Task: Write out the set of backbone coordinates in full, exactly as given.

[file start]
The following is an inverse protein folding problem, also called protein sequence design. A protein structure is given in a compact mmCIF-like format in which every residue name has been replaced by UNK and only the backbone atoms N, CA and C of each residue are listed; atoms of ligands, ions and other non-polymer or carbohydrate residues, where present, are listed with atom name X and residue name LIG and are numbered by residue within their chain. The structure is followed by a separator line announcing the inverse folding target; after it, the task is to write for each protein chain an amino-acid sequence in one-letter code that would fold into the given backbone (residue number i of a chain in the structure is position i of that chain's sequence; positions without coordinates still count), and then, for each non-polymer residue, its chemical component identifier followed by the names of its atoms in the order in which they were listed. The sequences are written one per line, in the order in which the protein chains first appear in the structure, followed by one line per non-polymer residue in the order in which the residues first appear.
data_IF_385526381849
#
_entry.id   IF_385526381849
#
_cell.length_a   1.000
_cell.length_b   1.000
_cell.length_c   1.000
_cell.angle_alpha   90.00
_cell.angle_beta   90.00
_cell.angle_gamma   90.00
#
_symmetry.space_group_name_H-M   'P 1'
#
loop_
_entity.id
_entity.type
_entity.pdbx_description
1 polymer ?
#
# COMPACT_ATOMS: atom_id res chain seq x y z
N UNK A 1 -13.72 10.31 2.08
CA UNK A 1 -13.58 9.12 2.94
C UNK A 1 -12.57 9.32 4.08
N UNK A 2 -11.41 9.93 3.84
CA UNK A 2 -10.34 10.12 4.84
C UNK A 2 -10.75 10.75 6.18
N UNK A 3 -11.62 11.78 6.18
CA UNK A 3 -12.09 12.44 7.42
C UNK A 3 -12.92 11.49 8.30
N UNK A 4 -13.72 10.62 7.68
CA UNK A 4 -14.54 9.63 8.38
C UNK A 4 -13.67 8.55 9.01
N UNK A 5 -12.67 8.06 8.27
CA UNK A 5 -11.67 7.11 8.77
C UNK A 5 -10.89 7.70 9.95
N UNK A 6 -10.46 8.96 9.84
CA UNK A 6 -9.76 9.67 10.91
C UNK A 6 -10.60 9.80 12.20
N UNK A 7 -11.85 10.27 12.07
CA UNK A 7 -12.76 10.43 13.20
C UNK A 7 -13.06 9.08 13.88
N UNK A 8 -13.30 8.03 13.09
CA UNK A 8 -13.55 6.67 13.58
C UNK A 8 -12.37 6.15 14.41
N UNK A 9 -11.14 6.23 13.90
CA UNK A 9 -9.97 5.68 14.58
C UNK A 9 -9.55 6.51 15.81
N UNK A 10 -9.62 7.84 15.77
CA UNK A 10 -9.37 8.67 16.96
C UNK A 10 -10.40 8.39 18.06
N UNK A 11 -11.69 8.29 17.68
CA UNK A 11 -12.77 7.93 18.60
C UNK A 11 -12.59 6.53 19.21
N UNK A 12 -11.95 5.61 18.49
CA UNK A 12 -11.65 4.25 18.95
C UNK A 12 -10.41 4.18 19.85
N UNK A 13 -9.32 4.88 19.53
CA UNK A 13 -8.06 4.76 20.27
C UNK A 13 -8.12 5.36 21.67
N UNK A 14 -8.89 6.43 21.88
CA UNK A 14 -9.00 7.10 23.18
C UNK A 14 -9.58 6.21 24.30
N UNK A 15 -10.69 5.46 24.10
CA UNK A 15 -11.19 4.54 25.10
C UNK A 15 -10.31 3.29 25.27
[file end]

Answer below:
The following is an inverse protein folding problem, also called protein sequence design. A protein structure is given in a compact mmCIF-like format in which every residue name has been replaced by UNK and only the backbone atoms N, CA and C of each residue are listed; atoms of ligands, ions and other non-polymer or carbohydrate residues, where present, are listed with atom name X and residue name LIG and are numbered by residue within their chain. The structure is followed by a separator line announcing the inverse folding target; after it, the task is to write for each protein chain an amino-acid sequence in one-letter code that would fold into the given backbone (residue number i of a chain in the structure is position i of that chain's sequence; positions without coordinates still count), and then, for each non-polymer residue, its chemical component identifier followed by the names of its atoms in the order in which they were listed. The sequences are written one per line, in the order in which the protein chains first appear in the structure, followed by one line per non-polymer residue in the order in which the residues first appear.
data_IF_385526381849
#
_entry.id   IF_385526381849
#
_cell.length_a   1.000
_cell.length_b   1.000
_cell.length_c   1.000
_cell.angle_alpha   90.00
_cell.angle_beta   90.00
_cell.angle_gamma   90.00
#
_symmetry.space_group_name_H-M   'P 1'
#
loop_
_entity.id
_entity.type
_entity.pdbx_description
1 polymer ?
#
# COMPACT_ATOMS: atom_id res chain seq x y z
N UNK A 1 -13.72 10.31 2.08
CA UNK A 1 -13.58 9.12 2.94
C UNK A 1 -12.57 9.32 4.08
N UNK A 2 -11.41 9.93 3.84
CA UNK A 2 -10.34 10.12 4.84
C UNK A 2 -10.75 10.75 6.18
N UNK A 3 -11.62 11.78 6.18
CA UNK A 3 -12.09 12.44 7.42
C UNK A 3 -12.92 11.49 8.30
N UNK A 4 -13.72 10.62 7.68
CA UNK A 4 -14.54 9.63 8.38
C UNK A 4 -13.67 8.55 9.01
N UNK A 5 -12.67 8.06 8.27
CA UNK A 5 -11.67 7.11 8.77
C UNK A 5 -10.89 7.70 9.95
N UNK A 6 -10.46 8.96 9.84
CA UNK A 6 -9.76 9.67 10.91
C UNK A 6 -10.60 9.80 12.20
N UNK A 7 -11.85 10.27 12.07
CA UNK A 7 -12.76 10.43 13.20
C UNK A 7 -13.06 9.08 13.88
N UNK A 8 -13.30 8.03 13.09
CA UNK A 8 -13.55 6.67 13.58
C UNK A 8 -12.37 6.15 14.41
N UNK A 9 -11.14 6.23 13.90
CA UNK A 9 -9.97 5.68 14.58
C UNK A 9 -9.55 6.51 15.81
N UNK A 10 -9.62 7.84 15.77
CA UNK A 10 -9.37 8.67 16.96
C UNK A 10 -10.40 8.39 18.06
N UNK A 11 -11.69 8.29 17.68
CA UNK A 11 -12.77 7.93 18.60
C UNK A 11 -12.59 6.53 19.21
N UNK A 12 -11.95 5.61 18.49
CA UNK A 12 -11.65 4.25 18.95
C UNK A 12 -10.41 4.18 19.85
N UNK A 13 -9.32 4.88 19.53
CA UNK A 13 -8.06 4.76 20.27
C UNK A 13 -8.12 5.36 21.67
N UNK A 14 -8.89 6.43 21.88
CA UNK A 14 -9.00 7.10 23.18
C UNK A 14 -9.58 6.21 24.30
N UNK A 15 -10.69 5.46 24.10
CA UNK A 15 -11.19 4.54 25.10
C UNK A 15 -10.31 3.29 25.27